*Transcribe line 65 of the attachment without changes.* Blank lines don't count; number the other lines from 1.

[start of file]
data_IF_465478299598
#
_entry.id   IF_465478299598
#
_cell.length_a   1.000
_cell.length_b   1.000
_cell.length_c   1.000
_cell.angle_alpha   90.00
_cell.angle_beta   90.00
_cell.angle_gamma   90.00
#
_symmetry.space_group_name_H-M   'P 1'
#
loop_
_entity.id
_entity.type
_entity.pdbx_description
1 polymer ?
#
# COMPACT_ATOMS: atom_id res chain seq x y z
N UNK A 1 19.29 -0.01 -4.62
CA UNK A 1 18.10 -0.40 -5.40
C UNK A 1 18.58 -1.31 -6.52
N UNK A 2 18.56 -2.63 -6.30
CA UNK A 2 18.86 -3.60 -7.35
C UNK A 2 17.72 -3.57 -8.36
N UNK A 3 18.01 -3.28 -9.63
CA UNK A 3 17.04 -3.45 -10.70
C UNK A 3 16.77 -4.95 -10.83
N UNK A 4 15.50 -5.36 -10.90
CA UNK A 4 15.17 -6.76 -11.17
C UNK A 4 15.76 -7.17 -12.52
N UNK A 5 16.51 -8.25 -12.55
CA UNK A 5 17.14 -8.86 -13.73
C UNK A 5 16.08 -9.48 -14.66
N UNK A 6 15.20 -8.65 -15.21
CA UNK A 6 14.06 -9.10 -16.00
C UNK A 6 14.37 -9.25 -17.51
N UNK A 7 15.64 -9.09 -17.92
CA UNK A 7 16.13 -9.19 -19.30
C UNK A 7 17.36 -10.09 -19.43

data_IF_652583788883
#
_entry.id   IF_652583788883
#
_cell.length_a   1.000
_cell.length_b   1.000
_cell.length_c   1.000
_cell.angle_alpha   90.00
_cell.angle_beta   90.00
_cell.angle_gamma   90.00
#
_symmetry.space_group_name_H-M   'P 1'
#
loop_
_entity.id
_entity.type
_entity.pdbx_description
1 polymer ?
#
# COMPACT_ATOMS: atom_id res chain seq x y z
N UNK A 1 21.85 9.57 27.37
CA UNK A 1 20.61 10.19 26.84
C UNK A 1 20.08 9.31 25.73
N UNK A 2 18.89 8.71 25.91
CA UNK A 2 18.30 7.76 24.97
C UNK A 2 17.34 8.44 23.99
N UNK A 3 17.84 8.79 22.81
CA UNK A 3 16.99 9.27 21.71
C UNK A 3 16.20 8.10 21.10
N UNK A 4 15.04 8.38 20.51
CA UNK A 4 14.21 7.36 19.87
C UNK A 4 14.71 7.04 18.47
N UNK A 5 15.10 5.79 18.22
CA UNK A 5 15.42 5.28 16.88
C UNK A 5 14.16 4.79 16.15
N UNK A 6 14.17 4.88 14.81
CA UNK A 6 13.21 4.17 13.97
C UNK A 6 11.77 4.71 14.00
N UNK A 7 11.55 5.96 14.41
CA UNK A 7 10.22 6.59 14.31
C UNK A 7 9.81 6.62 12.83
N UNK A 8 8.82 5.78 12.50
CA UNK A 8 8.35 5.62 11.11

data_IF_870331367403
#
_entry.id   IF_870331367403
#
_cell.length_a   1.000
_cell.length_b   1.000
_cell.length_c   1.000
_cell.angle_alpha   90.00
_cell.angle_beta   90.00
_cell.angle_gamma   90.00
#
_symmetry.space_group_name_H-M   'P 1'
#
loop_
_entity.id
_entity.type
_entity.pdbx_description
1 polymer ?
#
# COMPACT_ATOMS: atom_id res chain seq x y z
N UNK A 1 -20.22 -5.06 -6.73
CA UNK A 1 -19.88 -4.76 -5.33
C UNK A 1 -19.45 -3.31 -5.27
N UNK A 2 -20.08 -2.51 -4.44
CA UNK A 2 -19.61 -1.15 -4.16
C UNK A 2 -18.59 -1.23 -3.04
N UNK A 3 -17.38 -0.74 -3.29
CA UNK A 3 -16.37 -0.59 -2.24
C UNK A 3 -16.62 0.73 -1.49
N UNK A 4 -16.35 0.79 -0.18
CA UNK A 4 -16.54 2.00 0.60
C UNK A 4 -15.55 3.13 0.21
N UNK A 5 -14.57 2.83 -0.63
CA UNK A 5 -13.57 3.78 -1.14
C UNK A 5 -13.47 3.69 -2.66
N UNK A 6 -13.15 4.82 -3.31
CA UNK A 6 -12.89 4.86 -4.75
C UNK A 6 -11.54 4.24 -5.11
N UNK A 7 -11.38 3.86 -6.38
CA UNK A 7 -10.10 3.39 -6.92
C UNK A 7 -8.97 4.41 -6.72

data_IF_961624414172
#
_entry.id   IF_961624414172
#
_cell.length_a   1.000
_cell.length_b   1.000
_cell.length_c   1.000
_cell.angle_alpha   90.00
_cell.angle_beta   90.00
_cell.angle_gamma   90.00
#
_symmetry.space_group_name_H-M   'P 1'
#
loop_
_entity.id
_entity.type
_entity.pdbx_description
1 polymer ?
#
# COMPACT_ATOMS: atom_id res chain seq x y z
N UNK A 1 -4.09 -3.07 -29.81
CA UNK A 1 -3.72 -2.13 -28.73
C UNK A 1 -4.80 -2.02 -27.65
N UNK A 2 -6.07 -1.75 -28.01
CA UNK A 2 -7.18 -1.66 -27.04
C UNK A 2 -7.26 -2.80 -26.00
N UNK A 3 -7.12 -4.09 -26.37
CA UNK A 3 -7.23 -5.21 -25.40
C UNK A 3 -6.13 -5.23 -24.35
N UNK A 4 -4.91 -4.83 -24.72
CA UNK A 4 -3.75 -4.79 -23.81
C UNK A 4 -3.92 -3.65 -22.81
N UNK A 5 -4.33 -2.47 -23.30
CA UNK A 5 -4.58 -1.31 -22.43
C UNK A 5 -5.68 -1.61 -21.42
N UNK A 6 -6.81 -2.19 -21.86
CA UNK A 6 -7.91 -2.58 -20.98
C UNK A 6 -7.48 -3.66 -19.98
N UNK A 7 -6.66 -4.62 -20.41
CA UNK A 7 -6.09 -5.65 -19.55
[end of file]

N UNK A 2 18.89 8.71 25.91